The wine industry is known for quality and precision. But wine drinkers also appreciate convenience, which is why the single-serve wine industry is experiencing a boom as of late. The only problem is, most of those single-serve wine brands don’t produce wine with the same quality and standards that wine drinkers have come to expect.
That’s the problem that FlyWine aims to solve. The company produces single-serve wines, but doesn’t do so in bulk. And it partners with different winemakers for each edition. So those looking for the convenience of single-serve wines can still enjoy the quality and variety they’ve come to expect. Read more about FlyWine in this week’s Small Business Spotlight.
What the Business Does
Offers premium wine in small bottles (a 100ml bottle).
Offering convenience and quality.
FlyWine’s founder, Stephanie DeMasi tells Small Business Trends, “The single-serving wine industry is growing rapidly now that, just recently, companies and entrepreneurs understand the demand for conveniently packaged wine. But the integrity that makes the wine industry special is being pushed aside to make way for profit. FlyWine seeks to change people’s perceptions of single-serving wine. We partner with a different reputable Napa winemaker for each of our editions who wouldn’t attach his/her name to a product that lacked premium quality. The quality gap between our competition and us is noticeably wide.”
How the Business Got Started
Because of a gap in the market.
DeMasi had studied wine since college, moving to Northern California from New York in the early 2000s. She even worked her way up to partner in two wineries.
She was interested when some companies began to take on single-serve wine. And she thought that there should be a company that provided single servings of high quality wines.
Getting high ratings for its first-edition wine.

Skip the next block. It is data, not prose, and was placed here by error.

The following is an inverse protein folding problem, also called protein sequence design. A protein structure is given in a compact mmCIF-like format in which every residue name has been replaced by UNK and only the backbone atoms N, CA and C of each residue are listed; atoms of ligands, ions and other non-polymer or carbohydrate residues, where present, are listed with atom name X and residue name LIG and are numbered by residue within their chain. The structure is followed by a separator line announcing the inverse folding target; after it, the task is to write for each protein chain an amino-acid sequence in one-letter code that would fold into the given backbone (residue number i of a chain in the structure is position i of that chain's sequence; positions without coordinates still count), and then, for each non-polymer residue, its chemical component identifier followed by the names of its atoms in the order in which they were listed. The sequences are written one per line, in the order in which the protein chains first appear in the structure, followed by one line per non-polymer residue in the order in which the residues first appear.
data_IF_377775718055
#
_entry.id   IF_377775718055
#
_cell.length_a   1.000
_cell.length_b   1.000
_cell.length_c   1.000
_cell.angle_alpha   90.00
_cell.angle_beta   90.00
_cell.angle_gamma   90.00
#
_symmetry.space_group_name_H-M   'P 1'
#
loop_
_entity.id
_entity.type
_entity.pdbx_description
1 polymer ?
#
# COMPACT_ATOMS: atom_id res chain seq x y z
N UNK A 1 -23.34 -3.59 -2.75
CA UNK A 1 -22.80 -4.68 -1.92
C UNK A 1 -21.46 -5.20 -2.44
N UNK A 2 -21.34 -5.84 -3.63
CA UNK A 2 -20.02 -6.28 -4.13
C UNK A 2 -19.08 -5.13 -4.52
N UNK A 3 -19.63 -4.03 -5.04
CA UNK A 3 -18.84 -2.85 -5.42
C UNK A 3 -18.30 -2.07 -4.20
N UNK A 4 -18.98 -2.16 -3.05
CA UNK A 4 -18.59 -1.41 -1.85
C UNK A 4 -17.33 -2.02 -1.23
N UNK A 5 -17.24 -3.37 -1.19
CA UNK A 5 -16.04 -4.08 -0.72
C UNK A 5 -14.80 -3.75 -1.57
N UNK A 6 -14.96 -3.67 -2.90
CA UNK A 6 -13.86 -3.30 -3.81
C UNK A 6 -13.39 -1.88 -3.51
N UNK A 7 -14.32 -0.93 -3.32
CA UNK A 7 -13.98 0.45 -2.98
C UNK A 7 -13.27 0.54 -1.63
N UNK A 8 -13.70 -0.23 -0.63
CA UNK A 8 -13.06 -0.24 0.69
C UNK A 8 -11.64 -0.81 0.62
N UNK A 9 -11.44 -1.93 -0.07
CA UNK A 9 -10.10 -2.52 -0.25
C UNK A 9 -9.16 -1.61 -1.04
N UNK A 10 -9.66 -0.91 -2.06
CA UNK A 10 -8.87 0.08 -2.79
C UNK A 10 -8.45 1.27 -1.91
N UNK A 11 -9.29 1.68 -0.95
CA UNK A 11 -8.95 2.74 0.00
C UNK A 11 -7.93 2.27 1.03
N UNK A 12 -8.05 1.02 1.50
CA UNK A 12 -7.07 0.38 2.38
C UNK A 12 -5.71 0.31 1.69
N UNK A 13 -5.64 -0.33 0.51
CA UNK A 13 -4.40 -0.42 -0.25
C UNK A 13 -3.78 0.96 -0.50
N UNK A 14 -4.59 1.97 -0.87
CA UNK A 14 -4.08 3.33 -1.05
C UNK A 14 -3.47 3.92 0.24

DeMasi says, “The first edition of FlyWine, named The Kitchen Sink, is a Sonoma Coast Red Blend. It received a 90-point rating from Robert Parker out of the barrel. This was a great win for the company right out of the starting gates. It proved that FlyWine could stand up to the established industry, even if it comes in small bottles.”
Donating profits to charity.
DeMasi explains, “From the start we wanted FlyWine to be a company that gave back to the community. The idea was to partner with a different charity for each edition and donate $1 per bottle. Setting aside 10 percent of revenue from the beginning could have put us in a sticky financial situation, but it was important to us to take the risk, and it worked out perfectly.”
Take your time with branding.
DeMasi says, “In the beginning we were rushed to put together the brand and get FlyWine on the market. I think out success could have been even greater if given a little more time to visualize what we wanted this brand to be. Now, after our first wave of editions, we are compensating for this by giving our brand a little ‘facelift’.”
How They’d Spend an Extra $100,000
Marketing to raise national awareness of the brand.
A bottle of wine with a mustache.
DeMasi explains, “We started a series of social media posts featuring Tommy the Traveler. He has quite the personality and travel stories, and he is nothing but a FlyWine bottle with a fake moustache.”
“A ship is safe in a harbor. But that’s not what ships are for.” – William Shedd